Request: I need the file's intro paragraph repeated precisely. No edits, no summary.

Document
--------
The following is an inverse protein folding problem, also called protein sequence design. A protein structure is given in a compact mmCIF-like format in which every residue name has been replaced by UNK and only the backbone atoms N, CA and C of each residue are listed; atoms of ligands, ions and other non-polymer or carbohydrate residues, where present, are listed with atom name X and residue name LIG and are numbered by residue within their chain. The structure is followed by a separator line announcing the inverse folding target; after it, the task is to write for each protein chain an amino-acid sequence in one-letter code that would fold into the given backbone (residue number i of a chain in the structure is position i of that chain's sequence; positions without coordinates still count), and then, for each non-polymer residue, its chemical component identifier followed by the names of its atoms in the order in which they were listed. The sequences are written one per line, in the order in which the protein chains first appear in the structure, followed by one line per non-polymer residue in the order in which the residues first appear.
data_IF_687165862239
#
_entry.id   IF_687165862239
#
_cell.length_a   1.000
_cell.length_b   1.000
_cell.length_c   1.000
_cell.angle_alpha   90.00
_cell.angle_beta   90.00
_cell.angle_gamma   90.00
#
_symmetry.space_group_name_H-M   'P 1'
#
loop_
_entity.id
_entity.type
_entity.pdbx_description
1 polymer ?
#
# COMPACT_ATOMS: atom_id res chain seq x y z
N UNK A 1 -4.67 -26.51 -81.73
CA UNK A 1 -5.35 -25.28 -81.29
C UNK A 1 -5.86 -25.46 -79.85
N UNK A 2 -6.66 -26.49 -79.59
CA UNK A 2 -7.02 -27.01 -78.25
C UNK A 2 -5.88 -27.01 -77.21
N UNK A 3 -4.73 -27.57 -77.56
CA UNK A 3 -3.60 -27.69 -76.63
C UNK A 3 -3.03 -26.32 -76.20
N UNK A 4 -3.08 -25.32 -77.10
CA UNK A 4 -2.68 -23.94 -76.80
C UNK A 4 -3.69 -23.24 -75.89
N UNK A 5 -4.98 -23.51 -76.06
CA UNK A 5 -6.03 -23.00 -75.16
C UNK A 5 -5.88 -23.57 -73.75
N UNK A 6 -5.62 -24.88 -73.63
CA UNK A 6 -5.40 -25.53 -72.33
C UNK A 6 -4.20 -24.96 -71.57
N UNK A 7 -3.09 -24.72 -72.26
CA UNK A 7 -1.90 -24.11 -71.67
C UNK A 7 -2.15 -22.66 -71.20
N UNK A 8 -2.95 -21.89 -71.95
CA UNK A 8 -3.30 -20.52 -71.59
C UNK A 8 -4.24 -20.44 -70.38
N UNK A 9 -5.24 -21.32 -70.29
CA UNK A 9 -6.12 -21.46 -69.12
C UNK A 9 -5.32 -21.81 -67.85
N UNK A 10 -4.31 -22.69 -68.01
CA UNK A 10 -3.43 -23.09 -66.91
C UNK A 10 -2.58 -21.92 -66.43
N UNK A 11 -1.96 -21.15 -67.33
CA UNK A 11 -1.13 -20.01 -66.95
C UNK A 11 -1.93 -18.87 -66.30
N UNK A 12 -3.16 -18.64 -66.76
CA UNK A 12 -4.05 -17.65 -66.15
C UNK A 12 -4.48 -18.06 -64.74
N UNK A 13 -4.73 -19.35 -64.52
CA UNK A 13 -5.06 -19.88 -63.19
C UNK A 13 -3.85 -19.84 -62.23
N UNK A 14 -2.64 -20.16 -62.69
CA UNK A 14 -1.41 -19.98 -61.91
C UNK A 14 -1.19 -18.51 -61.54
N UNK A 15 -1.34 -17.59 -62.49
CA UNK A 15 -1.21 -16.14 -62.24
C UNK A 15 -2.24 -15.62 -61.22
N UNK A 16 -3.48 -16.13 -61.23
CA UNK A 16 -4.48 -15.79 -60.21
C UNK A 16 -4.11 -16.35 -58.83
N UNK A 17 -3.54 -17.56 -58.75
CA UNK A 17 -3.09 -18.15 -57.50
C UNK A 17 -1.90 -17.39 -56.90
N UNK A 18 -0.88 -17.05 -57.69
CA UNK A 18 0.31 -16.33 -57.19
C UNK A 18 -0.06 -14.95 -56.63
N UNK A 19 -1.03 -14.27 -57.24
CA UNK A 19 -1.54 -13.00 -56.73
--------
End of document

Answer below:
The following is an inverse protein folding problem, also called protein sequence design. A protein structure is given in a compact mmCIF-like format in which every residue name has been replaced by UNK and only the backbone atoms N, CA and C of each residue are listed; atoms of ligands, ions and other non-polymer or carbohydrate residues, where present, are listed with atom name X and residue name LIG and are numbered by residue within their chain. The structure is followed by a separator line announcing the inverse folding target; after it, the task is to write for each protein chain an amino-acid sequence in one-letter code that would fold into the given backbone (residue number i of a chain in the structure is position i of that chain's sequence; positions without coordinates still count), and then, for each non-polymer residue, its chemical component identifier followed by the names of its atoms in the order in which they were listed. The sequences are written one per line, in the order in which the protein chains first appear in the structure, followed by one line per non-polymer residue in the order in which the residues first appear.